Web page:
nep-evo New Economics Papers
on Evolutionary Economics
Issue of 2014‒03‒15
two papers chosen by
Matthew Baker
City University of New York

  1. The Economics of Human Development and Social Mobility By James J. Heckman; Stefano Mosso
  2. Caveat Lector: Sample Selection in Historical Heights and the Interpretation of Early Industrializing Economies By Howard Bodenhorn; Timothy Guinnane; Thomas Mroz

  1. By: James J. Heckman (The University of Chicago); Stefano Mosso (The University of Chicago)
    Abstract: This paper distills and extends recent research on the economics of human development and social mobility. It summarizes the evidence from diverse literatures on the importance of early life conditions in shaping multiple life skills and the evidence on critical and sensitive investment periods for shaping different skills. It presents economic models that rationalize the evidence and unify the treatment effect and family influence literatures. The evidence on the empirical and policy importance of credit constraints in forming skills is examined. There is little support for the claim that untargeted income transfer policies to poor families significantly boost child outcomes. Mentoring, parenting, and attachment are essential features of successful families and interventions to shape skills at all stages of childhood. The next wave of family studies will better capture the active role of the emerging autonomous child in learning and responding to the actions of parents, mentors and teachers.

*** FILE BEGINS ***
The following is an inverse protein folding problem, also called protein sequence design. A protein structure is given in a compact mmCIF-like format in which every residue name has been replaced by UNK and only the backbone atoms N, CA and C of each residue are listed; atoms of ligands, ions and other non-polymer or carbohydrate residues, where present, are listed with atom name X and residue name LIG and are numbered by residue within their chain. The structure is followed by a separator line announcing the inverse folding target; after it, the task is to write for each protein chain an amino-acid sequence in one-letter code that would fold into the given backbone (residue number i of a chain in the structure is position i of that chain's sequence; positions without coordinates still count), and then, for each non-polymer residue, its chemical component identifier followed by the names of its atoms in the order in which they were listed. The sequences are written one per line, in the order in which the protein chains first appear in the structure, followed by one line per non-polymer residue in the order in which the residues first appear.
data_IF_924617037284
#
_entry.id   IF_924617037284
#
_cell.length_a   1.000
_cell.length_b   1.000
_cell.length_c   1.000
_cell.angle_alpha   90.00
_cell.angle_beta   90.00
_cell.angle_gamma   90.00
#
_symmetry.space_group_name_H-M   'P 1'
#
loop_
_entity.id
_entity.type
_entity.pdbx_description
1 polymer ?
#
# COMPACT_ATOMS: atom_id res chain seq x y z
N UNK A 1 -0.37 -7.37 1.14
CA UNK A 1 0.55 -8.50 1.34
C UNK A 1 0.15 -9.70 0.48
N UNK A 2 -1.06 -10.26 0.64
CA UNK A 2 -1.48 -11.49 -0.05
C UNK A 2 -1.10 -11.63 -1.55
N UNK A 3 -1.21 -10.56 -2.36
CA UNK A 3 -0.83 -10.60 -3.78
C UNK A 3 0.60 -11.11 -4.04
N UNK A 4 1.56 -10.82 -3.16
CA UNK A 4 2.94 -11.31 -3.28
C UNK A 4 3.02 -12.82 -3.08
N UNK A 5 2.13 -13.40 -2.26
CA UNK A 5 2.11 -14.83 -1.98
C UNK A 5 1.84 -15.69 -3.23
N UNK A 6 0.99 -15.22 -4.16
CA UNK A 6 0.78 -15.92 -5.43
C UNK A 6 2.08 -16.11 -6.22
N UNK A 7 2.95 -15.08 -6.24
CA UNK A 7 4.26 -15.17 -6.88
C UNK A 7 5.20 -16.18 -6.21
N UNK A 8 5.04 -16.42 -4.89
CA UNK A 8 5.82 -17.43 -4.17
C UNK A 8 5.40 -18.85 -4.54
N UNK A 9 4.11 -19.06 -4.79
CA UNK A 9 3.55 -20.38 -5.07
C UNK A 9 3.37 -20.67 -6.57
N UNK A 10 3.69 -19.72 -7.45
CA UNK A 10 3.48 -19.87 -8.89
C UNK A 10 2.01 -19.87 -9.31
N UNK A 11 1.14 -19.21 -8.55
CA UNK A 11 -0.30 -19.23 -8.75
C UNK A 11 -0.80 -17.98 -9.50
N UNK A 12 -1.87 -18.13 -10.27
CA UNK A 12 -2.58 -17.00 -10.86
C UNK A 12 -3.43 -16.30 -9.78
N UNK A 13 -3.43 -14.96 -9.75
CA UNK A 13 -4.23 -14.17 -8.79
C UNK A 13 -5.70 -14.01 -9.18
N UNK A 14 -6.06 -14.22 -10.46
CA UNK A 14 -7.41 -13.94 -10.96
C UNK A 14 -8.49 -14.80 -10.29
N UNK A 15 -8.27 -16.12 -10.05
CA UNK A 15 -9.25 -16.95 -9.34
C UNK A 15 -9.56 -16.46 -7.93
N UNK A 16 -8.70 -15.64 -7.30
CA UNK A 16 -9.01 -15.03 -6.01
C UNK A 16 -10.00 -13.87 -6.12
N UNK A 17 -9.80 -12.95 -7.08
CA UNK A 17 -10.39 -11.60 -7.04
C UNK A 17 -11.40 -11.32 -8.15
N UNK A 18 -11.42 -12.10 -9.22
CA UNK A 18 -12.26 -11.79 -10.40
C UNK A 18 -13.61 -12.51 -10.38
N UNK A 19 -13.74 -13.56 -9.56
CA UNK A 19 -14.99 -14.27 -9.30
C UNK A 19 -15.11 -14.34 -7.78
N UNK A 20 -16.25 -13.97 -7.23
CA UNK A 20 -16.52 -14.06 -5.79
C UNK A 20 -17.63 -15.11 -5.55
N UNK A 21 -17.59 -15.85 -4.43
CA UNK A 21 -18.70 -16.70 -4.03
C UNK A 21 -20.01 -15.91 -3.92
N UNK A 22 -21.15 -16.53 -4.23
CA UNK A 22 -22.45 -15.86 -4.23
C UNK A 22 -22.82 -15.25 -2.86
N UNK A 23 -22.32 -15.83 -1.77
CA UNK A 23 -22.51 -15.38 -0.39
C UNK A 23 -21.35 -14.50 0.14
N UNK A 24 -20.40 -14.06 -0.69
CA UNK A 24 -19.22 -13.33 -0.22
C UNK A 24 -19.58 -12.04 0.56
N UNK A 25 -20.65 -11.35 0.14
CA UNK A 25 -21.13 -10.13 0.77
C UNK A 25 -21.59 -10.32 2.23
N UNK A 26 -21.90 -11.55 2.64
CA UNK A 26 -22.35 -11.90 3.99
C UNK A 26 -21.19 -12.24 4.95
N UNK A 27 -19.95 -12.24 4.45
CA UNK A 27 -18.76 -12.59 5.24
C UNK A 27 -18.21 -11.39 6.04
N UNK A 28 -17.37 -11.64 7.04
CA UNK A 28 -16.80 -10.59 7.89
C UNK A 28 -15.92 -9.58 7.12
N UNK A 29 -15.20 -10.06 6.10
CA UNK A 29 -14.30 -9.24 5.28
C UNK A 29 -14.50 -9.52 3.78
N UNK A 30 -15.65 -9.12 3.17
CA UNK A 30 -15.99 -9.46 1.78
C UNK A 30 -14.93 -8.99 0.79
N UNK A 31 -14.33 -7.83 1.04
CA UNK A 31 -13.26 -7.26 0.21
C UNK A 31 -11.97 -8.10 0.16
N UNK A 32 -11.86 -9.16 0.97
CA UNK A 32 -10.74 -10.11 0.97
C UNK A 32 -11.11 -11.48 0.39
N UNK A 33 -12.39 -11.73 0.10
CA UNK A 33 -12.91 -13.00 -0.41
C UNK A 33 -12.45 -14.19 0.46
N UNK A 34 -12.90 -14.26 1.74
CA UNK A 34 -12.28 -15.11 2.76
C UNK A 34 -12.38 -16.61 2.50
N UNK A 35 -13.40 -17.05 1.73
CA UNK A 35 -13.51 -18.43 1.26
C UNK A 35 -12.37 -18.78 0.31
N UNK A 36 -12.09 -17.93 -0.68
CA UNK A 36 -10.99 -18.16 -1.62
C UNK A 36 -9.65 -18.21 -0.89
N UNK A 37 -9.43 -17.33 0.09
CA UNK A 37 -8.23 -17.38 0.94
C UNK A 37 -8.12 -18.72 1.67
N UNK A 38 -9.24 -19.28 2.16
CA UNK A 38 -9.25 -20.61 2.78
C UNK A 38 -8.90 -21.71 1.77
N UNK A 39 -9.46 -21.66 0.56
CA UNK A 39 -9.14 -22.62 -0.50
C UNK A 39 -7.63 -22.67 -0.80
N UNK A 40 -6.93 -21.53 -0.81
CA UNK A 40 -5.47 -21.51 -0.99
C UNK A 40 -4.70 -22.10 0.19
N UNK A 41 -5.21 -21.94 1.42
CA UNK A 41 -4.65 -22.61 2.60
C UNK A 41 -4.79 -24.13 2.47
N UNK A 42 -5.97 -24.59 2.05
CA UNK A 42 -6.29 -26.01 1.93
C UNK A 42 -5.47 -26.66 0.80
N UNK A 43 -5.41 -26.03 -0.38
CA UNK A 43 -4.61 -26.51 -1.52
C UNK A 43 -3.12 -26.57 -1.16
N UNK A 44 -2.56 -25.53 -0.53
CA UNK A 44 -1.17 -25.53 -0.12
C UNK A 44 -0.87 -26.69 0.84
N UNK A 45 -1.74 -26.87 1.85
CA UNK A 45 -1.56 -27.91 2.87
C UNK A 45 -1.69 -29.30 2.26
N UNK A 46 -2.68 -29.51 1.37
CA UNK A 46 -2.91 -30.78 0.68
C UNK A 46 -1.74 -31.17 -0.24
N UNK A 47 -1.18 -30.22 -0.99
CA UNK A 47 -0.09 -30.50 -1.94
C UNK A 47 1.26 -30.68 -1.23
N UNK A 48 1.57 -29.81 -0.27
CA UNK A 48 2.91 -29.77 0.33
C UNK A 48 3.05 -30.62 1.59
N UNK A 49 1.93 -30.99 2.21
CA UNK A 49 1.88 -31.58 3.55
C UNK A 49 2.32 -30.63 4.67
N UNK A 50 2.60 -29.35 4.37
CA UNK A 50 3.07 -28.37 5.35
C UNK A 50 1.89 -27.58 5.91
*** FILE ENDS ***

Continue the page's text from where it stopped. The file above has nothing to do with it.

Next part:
Keywords: capacities, dynamic complementarity, parenting, scaffolding, attachment, credit constraints
    JEL: J13 I20 I24 I28
    Date: 2014–02
  2. By: Howard Bodenhorn; Timothy Guinnane; Thomas Mroz
    Abstract: Much of the research on height in historical populations relies on convenience samples. A crucial question with convenience samples is whether the sample accurately reflects the characteristics of the population; if not, then estimated parameters will be affected by sample selection bias. This paper applies a simple test for selection biased developed in Bodenhorn, Guinnane, and Mroz (2013) to several historical samples of prisoners, freed slaves, and college students. We reject the hypothesis of no selection bias in all cases. Using Roy’s (1951) model of occupational choice, we interpret these findings as reflecting the economic forces that lead individuals to take the actions the led to inclusion in the sample. Our findings suggest that much of the evidence on the “industrialization puzzle” during the nineteenth century could reflect changing selection into the samples rather than changes in population heights.
    JEL: N01 N31
    Date: 2014–03

This nep-evo issue is ©2014 by Matthew Baker. It is provided as is without any express or implied warranty. It may be freely redistributed in whole or in part for any purpose. If distributed in part, please include this notice.
General information on the NEP project can be found at For comments please write to the director of NEP, Marco Novarese at <>. Put “NEP” in the subject, otherwise your mail may be rejected.
NEP’s infrastructure is sponsored by the School of Economics and Finance of Massey University in New Zealand.